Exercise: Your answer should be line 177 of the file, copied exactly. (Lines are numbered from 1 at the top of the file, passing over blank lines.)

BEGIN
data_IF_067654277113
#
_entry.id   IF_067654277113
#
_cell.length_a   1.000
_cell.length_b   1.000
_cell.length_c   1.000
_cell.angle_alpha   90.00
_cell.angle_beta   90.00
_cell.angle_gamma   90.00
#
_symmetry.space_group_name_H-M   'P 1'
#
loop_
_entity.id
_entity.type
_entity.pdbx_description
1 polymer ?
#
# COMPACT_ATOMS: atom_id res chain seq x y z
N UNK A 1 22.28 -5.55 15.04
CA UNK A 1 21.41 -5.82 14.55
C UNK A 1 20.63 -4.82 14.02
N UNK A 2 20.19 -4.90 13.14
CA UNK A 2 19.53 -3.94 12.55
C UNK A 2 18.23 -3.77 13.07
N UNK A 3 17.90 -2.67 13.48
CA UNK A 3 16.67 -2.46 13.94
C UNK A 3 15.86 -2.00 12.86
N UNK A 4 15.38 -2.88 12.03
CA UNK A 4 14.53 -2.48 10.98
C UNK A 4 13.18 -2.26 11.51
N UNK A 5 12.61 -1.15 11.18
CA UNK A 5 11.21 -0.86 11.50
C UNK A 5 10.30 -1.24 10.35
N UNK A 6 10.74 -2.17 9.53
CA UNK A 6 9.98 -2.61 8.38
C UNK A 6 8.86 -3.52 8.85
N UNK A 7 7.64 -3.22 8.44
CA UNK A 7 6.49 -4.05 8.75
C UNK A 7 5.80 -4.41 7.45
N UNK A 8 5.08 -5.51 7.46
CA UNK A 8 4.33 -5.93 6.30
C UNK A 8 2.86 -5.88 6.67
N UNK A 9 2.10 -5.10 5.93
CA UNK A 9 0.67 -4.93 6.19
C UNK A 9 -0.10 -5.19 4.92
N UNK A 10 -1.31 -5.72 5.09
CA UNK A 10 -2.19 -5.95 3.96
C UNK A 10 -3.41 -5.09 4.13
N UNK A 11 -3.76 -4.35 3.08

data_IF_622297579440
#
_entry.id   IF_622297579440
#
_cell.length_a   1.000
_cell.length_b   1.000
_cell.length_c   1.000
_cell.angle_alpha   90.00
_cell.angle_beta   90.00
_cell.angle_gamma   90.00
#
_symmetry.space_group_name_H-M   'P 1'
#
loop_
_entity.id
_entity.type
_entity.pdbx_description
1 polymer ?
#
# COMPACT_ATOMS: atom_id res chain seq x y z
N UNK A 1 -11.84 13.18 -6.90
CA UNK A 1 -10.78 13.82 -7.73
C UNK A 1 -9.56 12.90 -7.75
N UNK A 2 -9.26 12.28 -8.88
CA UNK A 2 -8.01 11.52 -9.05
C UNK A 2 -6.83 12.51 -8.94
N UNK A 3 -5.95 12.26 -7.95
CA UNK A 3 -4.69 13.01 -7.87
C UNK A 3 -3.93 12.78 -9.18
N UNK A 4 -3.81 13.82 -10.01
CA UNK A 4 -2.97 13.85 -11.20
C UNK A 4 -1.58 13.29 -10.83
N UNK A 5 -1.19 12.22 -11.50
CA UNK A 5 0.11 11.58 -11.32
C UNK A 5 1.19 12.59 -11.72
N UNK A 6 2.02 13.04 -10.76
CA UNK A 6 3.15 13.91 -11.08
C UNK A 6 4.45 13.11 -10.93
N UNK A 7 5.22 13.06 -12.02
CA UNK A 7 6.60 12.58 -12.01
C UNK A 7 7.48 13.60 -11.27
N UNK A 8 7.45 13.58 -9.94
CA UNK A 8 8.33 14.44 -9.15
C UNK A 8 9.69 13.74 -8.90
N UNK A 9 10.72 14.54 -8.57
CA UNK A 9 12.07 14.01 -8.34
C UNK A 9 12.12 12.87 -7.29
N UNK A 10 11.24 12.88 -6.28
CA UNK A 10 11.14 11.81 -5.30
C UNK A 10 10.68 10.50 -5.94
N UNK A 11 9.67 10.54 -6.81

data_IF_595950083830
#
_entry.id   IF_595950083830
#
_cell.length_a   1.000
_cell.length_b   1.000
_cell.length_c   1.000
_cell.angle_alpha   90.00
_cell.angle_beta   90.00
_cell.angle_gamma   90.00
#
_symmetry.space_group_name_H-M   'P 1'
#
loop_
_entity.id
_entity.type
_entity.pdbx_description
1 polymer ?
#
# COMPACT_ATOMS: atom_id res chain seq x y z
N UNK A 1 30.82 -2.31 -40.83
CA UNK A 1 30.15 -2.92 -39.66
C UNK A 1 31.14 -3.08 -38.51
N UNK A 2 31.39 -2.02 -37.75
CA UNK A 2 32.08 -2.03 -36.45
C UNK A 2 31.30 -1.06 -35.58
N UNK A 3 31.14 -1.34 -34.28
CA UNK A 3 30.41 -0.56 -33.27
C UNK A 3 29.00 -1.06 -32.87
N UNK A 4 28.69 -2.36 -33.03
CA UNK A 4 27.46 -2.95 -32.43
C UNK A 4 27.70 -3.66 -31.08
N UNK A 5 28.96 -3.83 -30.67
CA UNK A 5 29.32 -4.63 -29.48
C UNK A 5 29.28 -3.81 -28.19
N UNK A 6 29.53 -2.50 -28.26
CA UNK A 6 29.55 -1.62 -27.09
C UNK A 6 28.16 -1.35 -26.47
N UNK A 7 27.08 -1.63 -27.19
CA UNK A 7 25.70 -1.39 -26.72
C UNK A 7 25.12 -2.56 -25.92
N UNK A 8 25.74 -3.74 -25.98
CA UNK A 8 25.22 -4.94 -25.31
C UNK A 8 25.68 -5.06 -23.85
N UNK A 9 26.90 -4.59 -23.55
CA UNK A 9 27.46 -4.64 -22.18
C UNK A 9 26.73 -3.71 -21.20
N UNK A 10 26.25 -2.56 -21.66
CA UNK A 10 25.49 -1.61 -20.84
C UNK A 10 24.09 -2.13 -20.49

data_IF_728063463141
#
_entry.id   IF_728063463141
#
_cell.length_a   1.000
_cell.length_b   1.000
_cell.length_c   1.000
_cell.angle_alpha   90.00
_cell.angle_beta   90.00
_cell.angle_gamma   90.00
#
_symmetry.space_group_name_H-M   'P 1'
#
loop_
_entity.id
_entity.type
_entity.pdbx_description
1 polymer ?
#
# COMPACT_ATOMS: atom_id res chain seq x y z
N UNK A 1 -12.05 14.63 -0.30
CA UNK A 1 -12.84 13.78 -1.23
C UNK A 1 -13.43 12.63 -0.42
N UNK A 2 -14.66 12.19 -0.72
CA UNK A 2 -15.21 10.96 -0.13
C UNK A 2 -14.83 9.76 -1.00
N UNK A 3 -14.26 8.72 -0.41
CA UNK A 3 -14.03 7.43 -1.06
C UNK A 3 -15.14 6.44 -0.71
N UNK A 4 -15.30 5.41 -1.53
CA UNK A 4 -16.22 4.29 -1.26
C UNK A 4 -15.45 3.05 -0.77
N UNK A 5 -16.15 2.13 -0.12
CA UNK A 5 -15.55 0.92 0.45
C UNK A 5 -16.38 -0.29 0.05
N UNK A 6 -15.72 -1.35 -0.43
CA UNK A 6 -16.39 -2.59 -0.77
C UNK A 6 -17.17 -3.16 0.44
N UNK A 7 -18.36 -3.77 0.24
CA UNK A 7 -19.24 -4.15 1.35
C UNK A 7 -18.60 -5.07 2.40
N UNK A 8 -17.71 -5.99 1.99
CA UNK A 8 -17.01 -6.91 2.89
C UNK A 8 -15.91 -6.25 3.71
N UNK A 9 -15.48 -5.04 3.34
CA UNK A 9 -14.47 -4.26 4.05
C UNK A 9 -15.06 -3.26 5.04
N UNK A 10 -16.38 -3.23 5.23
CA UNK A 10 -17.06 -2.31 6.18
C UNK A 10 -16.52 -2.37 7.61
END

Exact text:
CA UNK A 2 -15.21 10.96 -0.13